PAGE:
The Linux Foundation has raised $10 million in new investments to expand and support the Open Source Security Foundation (OpenSSF), a cross-industry collaboration that brings together multiple open source software initiatives under one umbrella to identify and fix cybersecurity vulnerabilities in open source software and develop improved tooling, training, research, best practices and vulnerability disclosure practices.
Financial commitments have been made by Premier members IBM, Red Hat, Amazon, Cisco, Dell Technologies, Ericsson, Facebook, Fidelity, GitHub, Google, Intel, JPMorgan Chase, Microsoft, Morgan Stanley, Oracle, Snyk, and VMware, with additional commitments coming from General members.
Brian Behlendorf will serve the OpenSSF community as general manager.
The OpenSSF says that, according to industry reports, software supply chain attacks have increased 650% and are having a severe impact on business operations. In the wake of increasing security breaches, ransomware attacks and other cyber-crimes tied to open source software, government leaders around the world are calling for private and public collaboration. Because open source software makes up at least 70% of all software, the OpenSSF says it offers the natural, neutral and pan-industry forum to accelerate the security of the software supply chain.
"IBM is deeply focused on developing and building highly secure hybrid cloud, AI and quantum-safe technologies that are designed to protect our clients' most sensitive workloads both today and into the future," said Jamie Thomas, general manager, strategy and development and IBM enterprise security executive. "As a long-time open source leader, IBM looks forward to working with the OSSF, our industry partners and open source communities towards addressing the ever increasing challenge of hardware and software open source supply chain security.”
"Open source is pervasive in software solutions of all kinds, and cybersecurity attack rates are on the rise,” said Chris Wright, senior vice president and CTO, Red Hat. “Our customers look to Red Hat to provide trust and enhanced security in our open source-based portfolio. Open source and community collaboration is the best way to solve big, industry wide challenges, such as open source supply chain security. And that's why we're excited to join together with the Linux Foundation and other industry leaders so we can continue to improve the technologies and practices to build a more secure future from open source software.”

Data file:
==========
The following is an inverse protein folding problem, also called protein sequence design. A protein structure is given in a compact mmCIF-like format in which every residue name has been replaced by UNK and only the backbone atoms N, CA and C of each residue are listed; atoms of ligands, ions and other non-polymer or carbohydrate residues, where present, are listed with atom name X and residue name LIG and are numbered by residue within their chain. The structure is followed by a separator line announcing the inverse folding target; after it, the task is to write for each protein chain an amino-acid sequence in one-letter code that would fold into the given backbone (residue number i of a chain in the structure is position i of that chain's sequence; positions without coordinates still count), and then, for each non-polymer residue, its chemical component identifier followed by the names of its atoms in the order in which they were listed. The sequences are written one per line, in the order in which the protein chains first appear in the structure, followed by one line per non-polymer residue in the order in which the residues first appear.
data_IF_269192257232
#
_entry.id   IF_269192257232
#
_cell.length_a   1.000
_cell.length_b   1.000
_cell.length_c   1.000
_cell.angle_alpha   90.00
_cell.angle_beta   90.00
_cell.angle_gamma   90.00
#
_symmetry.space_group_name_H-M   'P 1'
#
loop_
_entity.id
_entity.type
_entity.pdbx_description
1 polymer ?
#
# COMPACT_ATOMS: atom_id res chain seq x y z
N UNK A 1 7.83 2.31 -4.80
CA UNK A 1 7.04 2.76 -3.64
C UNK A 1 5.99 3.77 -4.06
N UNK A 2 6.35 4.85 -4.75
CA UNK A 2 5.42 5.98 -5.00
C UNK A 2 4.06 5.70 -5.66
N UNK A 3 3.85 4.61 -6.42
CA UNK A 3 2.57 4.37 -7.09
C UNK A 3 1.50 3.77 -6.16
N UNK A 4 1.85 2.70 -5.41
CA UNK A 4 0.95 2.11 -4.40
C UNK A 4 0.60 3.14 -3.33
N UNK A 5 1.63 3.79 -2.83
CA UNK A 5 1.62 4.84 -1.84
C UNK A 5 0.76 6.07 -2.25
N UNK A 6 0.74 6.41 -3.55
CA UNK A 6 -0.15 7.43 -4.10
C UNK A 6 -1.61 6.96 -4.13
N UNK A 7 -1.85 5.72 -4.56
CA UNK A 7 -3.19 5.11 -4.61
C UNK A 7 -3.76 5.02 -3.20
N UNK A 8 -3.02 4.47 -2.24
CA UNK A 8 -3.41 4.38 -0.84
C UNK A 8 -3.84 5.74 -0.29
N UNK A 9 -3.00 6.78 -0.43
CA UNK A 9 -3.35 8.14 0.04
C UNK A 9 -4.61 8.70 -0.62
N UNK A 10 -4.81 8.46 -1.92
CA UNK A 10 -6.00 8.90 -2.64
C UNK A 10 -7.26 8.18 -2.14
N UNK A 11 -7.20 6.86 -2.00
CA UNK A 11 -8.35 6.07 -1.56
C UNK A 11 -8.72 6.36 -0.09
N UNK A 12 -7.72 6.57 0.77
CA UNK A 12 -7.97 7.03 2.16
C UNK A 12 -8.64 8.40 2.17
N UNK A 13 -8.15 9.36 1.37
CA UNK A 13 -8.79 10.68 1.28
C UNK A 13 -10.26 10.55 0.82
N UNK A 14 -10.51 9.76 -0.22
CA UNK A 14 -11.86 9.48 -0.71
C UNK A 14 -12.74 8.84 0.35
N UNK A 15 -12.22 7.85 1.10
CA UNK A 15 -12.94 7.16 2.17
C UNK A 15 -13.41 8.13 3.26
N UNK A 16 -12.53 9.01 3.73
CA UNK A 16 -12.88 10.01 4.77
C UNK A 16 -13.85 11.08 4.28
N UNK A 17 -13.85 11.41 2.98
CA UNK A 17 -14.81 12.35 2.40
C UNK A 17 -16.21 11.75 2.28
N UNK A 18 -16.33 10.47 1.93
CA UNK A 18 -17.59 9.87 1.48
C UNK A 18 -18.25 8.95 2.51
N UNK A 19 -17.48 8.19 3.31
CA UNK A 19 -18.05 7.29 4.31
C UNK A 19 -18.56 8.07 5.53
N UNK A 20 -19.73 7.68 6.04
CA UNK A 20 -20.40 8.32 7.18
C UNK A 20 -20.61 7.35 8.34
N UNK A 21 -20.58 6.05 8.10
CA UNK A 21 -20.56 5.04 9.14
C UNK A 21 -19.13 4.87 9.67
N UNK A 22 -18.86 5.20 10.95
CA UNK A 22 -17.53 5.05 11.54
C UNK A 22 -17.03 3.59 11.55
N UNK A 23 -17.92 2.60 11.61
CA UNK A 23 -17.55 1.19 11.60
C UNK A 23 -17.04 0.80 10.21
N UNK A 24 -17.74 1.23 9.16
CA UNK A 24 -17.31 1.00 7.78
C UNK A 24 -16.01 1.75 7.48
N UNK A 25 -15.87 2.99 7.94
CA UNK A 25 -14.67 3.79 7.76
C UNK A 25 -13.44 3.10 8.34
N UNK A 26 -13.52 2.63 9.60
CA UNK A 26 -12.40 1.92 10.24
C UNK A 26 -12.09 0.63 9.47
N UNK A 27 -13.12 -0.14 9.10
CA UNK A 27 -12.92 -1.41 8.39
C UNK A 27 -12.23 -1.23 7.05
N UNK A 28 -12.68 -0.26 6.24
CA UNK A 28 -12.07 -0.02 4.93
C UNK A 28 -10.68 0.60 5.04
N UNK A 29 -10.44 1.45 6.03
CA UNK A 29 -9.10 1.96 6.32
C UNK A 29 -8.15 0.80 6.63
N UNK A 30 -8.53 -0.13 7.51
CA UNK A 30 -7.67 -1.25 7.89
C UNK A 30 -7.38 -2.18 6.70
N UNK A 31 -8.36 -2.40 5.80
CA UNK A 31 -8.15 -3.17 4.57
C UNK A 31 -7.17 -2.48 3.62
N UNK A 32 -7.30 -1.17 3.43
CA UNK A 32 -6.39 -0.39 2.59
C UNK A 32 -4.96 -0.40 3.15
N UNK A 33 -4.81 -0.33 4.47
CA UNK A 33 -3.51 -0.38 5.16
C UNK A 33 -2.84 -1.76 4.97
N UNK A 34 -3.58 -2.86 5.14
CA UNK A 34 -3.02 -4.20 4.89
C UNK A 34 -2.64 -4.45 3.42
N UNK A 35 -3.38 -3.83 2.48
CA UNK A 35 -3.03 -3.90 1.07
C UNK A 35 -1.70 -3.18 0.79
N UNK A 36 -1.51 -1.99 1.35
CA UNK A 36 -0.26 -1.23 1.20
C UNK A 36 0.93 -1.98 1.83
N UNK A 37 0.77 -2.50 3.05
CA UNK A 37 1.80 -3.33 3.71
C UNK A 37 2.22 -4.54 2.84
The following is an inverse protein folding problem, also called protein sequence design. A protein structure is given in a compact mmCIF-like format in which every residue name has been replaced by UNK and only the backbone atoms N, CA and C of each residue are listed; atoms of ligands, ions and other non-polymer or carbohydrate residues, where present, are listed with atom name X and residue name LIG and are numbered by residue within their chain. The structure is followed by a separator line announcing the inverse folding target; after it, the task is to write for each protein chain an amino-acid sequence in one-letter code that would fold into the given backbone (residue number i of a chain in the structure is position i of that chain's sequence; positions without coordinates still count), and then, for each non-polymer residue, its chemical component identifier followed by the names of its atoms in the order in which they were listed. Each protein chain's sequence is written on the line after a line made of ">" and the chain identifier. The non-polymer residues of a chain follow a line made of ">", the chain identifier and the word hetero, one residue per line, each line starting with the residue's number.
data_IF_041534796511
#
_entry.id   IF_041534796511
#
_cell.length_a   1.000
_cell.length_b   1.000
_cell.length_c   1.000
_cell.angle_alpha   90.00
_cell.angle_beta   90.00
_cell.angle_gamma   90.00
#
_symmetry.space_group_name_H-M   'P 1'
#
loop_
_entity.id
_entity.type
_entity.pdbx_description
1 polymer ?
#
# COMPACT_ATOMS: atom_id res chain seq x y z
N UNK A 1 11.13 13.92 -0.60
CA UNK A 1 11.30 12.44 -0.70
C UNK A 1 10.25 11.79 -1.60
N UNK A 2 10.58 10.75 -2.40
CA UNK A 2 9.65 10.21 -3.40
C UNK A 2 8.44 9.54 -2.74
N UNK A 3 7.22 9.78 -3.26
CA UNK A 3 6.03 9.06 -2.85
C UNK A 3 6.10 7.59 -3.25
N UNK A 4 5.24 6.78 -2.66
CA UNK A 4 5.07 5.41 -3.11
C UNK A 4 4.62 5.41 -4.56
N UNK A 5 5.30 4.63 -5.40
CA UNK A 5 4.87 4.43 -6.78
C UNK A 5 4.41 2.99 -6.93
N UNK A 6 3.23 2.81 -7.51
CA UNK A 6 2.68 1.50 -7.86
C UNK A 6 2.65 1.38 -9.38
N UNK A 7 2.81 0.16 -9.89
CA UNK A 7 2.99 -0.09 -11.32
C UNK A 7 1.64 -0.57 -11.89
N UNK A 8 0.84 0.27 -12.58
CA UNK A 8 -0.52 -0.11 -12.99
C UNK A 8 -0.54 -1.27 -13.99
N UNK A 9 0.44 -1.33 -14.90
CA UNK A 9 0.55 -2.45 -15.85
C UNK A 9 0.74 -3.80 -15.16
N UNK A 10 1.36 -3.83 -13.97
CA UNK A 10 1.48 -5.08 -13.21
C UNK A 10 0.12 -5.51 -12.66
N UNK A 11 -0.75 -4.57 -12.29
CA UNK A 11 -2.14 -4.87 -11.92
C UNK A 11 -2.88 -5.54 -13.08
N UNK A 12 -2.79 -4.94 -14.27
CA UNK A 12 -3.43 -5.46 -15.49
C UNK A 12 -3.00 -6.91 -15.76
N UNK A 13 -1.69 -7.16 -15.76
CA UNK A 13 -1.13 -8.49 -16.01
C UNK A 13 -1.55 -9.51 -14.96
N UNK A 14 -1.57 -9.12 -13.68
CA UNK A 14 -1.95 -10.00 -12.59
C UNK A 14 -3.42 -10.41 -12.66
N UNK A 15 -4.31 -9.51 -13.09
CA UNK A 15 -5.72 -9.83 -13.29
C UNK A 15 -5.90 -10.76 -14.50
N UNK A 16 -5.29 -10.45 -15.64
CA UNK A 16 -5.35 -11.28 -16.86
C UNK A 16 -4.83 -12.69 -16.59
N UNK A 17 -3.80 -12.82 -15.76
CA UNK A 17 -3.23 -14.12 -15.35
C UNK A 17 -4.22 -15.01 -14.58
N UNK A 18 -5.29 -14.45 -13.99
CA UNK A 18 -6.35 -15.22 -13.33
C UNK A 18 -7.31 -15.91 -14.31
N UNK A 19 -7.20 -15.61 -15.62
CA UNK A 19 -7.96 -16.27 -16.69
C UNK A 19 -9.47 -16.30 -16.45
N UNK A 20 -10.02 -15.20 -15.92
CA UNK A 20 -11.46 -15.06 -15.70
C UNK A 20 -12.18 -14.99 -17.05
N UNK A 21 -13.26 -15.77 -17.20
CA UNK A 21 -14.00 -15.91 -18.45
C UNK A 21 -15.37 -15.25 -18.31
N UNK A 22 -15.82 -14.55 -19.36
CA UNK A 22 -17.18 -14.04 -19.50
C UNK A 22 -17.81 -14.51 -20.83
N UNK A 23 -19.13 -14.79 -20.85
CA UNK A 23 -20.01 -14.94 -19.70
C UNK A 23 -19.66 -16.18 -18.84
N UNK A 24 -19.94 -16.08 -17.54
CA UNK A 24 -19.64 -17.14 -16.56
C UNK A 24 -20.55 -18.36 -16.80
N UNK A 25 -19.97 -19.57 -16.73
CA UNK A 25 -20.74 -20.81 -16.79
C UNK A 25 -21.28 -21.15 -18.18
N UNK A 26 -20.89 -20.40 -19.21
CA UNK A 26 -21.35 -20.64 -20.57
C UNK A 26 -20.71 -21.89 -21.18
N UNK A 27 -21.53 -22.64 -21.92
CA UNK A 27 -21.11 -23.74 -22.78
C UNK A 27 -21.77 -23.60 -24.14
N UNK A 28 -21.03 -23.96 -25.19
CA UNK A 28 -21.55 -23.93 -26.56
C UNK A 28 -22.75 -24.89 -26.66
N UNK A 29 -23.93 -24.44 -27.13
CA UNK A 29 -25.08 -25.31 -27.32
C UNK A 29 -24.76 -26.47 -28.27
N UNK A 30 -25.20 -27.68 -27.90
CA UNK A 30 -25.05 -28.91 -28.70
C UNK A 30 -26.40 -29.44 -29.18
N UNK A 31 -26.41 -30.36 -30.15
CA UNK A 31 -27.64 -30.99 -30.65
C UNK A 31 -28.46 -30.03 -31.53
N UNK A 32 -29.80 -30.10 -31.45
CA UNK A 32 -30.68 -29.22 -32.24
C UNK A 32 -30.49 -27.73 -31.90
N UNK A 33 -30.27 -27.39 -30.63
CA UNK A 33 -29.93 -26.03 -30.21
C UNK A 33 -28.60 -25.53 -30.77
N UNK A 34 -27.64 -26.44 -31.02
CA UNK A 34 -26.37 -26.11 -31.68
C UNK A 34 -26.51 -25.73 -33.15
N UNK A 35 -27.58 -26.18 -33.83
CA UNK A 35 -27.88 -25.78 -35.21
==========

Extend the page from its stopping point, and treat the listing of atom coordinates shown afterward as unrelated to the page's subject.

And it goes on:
The OpenSSF is home for a variety of open source software, open standards and other open content work for improving security. Examples include:
- Security Scorecard—a fully automated tool that assesses a number of important heuristics ("checks") associated with software security
- Best Practices Badge—a set of Core Infrastructure Initiative best practices for producing higher-quality secure software providing a way for OSS projects to demonstrate through badges that they are following them
- Security Policies—Allstar provides a set and enforce security policies on repositories or organizations
- Framework—supply-chain levels for software artifacts (SLSA)delivers a security framework for increasing levels of software supply chain integrity
- Training—free secure software development fundamentals courses educating community members on how to develop secure software
- Vulnerability Disclosures—a guide to coordinated vulnerability disclosure for OSS projects
- Package Analysis—look for malicious software in OSS packages
- Security Reviews—public collection of security reviews of OSS
- Research—studies on open source software and critical security vulnerabilities conducted in association with the Laboratory for Innovation Science at Harvard (LISH) (e.g., a preliminary census and FOSS Contributor Survey)
More information is available about the OpenSSF at https://openssf.org and about the Linux Foundation at www.linuxfoundation.org.